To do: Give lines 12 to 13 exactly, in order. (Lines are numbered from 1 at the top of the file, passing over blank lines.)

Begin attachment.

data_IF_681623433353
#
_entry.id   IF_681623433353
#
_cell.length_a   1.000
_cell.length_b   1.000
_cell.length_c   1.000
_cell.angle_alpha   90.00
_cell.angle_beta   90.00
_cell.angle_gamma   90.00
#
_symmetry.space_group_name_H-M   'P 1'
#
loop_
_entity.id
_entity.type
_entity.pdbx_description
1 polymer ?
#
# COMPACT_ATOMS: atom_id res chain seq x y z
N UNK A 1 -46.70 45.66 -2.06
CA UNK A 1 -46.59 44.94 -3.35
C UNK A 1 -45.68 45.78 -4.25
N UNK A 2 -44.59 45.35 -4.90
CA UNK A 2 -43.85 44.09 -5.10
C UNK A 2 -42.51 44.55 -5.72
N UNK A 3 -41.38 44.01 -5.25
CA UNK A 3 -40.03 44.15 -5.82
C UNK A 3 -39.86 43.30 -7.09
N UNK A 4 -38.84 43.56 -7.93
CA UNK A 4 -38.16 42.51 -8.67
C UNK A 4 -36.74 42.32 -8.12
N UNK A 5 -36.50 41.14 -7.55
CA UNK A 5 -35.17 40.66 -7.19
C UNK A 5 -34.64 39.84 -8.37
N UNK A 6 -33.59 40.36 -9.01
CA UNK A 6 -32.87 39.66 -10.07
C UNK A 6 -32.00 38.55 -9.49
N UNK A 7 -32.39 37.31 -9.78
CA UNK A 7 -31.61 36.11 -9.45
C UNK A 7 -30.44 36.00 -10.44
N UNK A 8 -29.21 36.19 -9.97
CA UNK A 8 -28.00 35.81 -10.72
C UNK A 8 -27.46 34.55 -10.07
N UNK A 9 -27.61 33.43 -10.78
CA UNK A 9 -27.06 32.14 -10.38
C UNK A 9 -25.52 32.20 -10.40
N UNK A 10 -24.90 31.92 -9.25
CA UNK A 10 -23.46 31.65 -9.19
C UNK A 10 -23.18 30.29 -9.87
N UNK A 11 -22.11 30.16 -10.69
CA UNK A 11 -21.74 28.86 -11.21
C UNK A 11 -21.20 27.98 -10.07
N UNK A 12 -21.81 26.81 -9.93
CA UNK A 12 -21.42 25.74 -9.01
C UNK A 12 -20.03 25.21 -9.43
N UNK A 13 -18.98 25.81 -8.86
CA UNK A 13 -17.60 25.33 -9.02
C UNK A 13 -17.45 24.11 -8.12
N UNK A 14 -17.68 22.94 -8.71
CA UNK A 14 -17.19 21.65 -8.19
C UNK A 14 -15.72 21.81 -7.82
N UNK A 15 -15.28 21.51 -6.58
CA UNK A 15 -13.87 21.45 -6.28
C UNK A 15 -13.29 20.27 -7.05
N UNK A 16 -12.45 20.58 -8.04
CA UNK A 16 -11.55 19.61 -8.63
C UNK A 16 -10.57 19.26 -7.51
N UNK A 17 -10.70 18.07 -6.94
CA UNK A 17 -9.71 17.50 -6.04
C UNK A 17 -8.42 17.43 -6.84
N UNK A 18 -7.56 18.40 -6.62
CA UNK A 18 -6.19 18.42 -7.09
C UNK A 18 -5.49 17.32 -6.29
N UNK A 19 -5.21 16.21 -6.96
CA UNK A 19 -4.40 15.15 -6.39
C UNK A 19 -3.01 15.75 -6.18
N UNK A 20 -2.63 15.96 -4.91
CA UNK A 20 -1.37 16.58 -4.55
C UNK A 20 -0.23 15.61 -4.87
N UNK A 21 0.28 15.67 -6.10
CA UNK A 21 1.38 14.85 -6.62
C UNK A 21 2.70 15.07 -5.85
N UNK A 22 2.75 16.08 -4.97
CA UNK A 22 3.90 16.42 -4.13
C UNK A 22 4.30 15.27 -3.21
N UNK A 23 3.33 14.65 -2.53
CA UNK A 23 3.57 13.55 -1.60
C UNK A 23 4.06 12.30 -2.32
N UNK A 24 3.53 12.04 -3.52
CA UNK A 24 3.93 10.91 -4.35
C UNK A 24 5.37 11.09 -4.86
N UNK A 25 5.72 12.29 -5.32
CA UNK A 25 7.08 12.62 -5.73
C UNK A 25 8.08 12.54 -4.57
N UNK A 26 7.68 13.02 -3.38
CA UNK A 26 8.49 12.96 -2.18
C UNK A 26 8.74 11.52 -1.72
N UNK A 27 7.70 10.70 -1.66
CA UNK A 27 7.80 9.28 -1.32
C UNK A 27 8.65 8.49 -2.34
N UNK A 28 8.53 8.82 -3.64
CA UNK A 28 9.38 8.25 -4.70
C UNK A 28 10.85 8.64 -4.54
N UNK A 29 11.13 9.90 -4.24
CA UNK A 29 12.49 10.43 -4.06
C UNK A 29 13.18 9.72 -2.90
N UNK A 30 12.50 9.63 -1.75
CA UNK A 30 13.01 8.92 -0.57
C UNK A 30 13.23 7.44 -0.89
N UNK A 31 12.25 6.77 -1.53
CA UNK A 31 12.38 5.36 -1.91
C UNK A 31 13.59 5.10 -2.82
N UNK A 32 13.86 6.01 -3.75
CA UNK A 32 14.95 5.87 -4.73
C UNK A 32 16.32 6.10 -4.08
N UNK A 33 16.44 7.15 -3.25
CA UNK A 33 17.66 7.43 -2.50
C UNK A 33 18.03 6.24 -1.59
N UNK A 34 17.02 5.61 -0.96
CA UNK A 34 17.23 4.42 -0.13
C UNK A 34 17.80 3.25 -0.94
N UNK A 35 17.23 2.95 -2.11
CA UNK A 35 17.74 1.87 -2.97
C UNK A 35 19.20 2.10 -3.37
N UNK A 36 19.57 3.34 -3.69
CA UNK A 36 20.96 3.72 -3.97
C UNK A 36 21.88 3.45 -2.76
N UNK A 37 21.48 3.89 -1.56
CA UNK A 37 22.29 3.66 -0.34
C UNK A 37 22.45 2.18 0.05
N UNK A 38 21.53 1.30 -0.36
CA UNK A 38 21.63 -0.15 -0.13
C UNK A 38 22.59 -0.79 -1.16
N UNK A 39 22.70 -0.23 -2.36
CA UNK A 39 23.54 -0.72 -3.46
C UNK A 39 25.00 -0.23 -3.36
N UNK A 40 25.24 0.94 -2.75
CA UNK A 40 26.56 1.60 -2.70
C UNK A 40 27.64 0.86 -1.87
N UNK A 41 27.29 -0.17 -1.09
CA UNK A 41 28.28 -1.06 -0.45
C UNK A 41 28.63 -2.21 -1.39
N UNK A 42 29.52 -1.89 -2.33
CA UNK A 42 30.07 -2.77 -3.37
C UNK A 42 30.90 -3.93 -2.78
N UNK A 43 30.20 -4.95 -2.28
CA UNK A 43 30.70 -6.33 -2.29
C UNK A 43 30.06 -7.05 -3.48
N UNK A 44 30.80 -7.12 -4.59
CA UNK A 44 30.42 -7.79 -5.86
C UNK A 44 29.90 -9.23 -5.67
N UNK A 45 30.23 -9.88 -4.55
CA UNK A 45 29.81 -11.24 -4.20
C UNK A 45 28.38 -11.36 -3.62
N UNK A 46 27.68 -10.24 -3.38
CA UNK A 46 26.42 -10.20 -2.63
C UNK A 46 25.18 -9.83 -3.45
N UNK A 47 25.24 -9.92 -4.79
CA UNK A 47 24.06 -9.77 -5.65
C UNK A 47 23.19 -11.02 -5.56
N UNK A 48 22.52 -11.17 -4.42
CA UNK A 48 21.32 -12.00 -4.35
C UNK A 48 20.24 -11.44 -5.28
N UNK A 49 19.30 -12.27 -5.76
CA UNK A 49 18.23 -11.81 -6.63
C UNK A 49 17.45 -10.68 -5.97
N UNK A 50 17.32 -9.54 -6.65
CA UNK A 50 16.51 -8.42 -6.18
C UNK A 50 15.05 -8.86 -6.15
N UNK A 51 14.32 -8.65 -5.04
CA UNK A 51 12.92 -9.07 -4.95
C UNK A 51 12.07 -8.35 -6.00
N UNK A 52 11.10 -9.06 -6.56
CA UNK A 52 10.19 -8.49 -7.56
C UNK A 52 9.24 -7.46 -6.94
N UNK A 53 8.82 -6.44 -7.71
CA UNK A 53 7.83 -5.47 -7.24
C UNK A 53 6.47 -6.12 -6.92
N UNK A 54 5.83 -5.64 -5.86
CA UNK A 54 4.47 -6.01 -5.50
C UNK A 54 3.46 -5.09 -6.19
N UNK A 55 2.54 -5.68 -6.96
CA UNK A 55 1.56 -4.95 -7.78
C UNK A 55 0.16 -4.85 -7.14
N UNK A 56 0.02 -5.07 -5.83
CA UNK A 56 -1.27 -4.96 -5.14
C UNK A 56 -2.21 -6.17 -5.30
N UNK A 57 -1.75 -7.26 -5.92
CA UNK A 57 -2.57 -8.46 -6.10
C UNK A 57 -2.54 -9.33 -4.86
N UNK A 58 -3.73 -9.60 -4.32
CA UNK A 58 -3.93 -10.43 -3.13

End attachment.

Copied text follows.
_symmetry.space_group_name_H-M   'P 1'
#